News10NBC Investigates: Here’s how the city did its historic reassessment and why 60% is the sweet spot

News10NBC Investigates: City of Rochester tax reassessments

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ROCHESTER, N.Y. – The City of Rochester is trying to explain how it reassessed thousands of homes even though many owners still can’t believe their new number.

You can’t blame some of the owners. One woman on a fixed income saw her home assessment go from $57,000 to $134,000.

So, we went to City Hall to talk to the assessment managers about it.

City Budget Director Suzanne Warren said the sweet spot is 60%.

If a reassessment increases from 1% to 60%, the homeowner will likely pay the same about of property tax or less.

If a reassessment increased more than 60%, the homeowner would likely pay more tax.

City Assessor Mike Zazzara walked me through the city’s recent home sale website. It tracks every sale for the last three years. The red indicates a 1-family home.

“Here’s a sale on Hazelwood Terrace. It sold for $175,000,” he said.
The city uses this to this to reassess homes that didn’t sell. He also showed me the city’s map of what it calls valuation neighborhoods.

“And this assures that we’re only pulling sales for the reassessment from your particular value neighborhood,” Zazzara said.
So, homes in the 19th Ward don’t get compared to homes in Charlotte.

But despite this data and the use of industry-wide reassessment tools, the letters people got with their new home values shocked them. In Sunday’s Rochester in Focus, News10NBC’s Lynette Adams had two homeowners who got double digit increases.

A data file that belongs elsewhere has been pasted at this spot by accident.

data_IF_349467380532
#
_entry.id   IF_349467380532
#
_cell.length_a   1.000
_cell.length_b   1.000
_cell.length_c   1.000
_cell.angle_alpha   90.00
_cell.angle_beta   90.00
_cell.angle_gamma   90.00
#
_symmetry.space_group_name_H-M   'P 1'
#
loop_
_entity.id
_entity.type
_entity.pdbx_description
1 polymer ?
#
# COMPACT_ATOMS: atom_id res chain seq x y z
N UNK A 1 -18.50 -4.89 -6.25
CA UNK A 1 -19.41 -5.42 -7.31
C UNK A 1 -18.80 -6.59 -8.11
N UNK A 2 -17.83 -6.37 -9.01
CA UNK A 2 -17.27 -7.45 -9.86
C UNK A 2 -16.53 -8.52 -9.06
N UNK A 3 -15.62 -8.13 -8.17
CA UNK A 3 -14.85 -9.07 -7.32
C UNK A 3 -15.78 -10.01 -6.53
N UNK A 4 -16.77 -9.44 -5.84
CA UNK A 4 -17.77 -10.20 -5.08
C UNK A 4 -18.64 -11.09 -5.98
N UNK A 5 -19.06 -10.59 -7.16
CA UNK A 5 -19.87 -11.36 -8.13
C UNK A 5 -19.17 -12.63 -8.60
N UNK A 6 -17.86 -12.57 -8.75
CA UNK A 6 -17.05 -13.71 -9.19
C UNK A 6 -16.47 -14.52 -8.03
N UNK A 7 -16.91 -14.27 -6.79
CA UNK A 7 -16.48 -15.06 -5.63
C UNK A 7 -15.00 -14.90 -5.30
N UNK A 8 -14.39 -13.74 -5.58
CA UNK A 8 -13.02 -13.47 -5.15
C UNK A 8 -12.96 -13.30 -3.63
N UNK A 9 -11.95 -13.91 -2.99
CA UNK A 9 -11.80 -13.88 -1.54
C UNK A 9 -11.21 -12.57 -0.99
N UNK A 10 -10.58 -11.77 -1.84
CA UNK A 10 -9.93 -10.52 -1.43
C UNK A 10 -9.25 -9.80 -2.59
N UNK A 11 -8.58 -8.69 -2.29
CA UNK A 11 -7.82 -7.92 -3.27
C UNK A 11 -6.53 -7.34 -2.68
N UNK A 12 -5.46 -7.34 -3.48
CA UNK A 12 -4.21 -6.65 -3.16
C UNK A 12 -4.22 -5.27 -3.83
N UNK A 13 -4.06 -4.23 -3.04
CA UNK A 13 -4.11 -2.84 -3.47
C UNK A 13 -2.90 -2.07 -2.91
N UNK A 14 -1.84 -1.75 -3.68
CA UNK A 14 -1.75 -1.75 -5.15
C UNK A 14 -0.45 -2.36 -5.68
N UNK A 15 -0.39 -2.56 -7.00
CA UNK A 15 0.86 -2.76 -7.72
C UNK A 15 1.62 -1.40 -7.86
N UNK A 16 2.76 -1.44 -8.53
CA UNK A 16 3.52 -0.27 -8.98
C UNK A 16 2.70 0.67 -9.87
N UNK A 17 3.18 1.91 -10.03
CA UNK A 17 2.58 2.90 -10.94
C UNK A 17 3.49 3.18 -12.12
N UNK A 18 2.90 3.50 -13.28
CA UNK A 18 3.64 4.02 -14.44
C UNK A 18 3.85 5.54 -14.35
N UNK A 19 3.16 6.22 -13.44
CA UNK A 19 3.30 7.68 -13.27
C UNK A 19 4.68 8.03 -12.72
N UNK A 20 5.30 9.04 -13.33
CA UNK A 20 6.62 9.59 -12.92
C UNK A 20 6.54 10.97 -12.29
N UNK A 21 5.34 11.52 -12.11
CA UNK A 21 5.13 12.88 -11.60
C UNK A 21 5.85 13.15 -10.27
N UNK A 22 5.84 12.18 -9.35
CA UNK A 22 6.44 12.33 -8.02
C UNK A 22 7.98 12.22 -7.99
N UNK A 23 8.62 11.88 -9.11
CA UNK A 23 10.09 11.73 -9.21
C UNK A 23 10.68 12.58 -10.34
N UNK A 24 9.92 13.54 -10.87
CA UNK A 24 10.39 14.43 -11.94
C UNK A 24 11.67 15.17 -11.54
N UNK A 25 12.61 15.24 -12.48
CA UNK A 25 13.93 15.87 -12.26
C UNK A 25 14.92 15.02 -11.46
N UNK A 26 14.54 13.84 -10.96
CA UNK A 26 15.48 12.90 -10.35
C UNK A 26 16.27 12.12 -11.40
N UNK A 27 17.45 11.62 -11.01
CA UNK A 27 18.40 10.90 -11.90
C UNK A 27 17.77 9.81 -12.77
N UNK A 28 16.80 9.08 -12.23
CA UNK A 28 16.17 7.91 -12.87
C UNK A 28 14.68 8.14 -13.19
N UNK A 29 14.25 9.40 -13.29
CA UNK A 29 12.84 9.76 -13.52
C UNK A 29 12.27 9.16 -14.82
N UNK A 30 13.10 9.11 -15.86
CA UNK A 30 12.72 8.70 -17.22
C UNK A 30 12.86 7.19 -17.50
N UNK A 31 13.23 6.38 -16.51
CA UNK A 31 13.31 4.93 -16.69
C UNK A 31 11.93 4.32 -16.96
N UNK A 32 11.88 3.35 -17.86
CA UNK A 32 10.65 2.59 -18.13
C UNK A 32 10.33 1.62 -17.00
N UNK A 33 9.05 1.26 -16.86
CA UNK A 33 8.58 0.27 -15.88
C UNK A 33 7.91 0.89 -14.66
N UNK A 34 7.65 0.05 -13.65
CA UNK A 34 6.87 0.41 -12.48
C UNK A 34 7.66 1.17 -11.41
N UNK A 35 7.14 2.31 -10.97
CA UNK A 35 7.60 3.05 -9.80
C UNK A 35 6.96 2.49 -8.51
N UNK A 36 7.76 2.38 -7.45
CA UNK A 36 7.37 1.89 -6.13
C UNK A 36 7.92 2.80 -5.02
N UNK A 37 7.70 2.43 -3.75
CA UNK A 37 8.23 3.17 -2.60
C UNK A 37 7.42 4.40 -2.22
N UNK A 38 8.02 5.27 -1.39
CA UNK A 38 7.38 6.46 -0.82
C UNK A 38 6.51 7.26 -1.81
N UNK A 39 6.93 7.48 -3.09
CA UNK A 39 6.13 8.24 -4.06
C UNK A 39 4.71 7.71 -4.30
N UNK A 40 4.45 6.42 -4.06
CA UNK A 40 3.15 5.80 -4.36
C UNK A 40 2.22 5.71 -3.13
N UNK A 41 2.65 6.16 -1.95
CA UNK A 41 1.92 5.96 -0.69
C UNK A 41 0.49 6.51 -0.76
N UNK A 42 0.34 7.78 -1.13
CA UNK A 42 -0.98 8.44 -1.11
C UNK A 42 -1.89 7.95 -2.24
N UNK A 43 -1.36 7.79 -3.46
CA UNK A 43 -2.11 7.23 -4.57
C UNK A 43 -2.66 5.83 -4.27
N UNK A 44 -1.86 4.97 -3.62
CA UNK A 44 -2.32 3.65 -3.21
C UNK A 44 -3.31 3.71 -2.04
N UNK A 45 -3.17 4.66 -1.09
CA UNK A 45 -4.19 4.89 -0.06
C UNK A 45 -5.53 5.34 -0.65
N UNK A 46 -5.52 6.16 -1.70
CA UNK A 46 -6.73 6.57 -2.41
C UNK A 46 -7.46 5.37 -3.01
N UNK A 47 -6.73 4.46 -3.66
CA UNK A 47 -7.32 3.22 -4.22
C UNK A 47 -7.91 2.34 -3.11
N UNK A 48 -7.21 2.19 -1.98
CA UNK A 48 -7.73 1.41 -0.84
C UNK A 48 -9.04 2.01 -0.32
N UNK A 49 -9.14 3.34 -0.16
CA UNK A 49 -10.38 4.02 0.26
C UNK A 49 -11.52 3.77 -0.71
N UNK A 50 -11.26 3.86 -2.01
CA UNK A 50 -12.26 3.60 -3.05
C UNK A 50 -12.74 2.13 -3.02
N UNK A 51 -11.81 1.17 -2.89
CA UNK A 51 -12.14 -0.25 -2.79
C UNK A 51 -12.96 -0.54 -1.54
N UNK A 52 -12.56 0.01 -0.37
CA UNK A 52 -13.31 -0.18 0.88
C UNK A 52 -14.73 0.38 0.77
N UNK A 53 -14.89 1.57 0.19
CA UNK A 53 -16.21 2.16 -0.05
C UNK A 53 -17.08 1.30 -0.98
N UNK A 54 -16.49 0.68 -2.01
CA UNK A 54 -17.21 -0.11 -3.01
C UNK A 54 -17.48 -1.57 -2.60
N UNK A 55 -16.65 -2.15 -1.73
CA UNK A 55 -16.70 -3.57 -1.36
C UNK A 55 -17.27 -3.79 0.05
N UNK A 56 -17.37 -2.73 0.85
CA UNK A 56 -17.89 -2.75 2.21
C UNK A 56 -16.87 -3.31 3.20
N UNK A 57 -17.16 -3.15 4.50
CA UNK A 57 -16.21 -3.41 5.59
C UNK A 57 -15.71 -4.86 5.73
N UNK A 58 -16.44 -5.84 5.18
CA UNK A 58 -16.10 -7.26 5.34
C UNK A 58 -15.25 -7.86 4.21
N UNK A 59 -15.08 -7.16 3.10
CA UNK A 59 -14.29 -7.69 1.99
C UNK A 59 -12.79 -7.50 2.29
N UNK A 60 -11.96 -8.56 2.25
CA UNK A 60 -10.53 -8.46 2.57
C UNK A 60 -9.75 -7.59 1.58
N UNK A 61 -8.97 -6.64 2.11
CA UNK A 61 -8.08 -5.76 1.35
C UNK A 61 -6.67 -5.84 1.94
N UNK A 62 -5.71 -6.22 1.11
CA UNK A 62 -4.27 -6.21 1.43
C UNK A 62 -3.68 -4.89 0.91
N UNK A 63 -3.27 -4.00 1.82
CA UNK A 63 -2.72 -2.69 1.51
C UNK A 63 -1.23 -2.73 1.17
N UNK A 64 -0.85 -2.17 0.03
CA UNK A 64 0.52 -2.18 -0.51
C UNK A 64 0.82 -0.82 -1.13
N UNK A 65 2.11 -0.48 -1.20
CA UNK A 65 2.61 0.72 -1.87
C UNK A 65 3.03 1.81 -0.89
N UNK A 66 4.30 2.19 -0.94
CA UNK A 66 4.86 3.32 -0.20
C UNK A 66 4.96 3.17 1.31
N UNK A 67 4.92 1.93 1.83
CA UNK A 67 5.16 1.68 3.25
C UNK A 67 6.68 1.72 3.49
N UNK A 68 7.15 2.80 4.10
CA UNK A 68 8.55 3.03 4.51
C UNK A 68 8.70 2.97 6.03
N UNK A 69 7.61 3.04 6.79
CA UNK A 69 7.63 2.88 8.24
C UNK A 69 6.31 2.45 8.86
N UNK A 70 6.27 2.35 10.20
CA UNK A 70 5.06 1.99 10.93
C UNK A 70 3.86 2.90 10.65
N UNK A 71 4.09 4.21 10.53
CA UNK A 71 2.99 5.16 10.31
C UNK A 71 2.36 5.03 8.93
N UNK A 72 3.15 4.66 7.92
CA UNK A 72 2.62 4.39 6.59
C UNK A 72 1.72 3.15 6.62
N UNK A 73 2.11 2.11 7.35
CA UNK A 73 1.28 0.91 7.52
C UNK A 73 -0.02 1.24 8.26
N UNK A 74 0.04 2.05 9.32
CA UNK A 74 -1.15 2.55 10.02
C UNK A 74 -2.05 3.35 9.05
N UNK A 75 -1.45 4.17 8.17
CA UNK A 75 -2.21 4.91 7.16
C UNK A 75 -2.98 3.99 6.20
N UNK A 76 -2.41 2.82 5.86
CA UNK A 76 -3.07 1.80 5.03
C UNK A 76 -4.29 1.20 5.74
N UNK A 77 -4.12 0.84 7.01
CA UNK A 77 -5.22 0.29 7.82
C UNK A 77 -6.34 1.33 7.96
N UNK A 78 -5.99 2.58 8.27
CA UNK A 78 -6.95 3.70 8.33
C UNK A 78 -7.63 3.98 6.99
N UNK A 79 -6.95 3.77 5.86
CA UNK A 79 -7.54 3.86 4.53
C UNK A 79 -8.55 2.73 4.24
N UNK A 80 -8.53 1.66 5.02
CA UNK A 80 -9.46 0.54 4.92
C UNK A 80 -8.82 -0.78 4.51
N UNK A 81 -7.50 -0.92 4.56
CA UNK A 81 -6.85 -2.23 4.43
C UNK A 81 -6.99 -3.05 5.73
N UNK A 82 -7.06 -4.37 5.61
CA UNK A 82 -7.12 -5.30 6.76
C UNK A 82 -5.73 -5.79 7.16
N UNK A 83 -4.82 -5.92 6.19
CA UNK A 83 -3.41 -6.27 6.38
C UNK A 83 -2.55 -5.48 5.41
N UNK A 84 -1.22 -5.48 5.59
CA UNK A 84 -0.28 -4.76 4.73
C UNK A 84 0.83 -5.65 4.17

Miriam Cortes, Rochester homeowner: “The proposed for this year is going to be $134,600.”
Lynette Adams: “From $57,000 last year.”
Miriam Cortes: “Yes.”

The letters Miriam Cortes and Harolda Wilcox got said they would pay an extra $500 in city property taxes a year. That’s $60 dollars a month.

“To have to get that extra $60 out of my budget, my pay isn’t going up,” Wilcox said.
Berkeley Brean: “To her you would say?”
Enza Mineo, Rochester city Deputy Assessor: “I would say just let the process play out.”

Enza Mineo is the city’s deputy assessor. She says the letters are estimates and don’t include tax exemptions that many homeowners get.

Berkeley Brean: “So that could change?”
Enza Mineo: “It could, yeah.”

City Council member Willie Lightfoot is calling for a two-year delay on the assessments.

“We should have done a better job of rolling this thing out, to have more community input,” Lightfoot said on Rochester in Focus.
Berkeley Brean: “Could you pump the breaks for a couple of years?”
Enza Mineo: “Is the market going to pump its breaks?… I speak for myself; I don’t think we realized ourselves the magnitude of this change and how people would be affected because it was such a huge change. But here we are and it’s still has to be done and delaying it is not going to make it better.”

The rule of thumb is if assessments go up, tax rates go down.

The city budget director says if the reassessment stays the same and the city collects the same amount of money – and the city’s tax levy has remained flat for the last four years – the tax rate could go down 37 percent.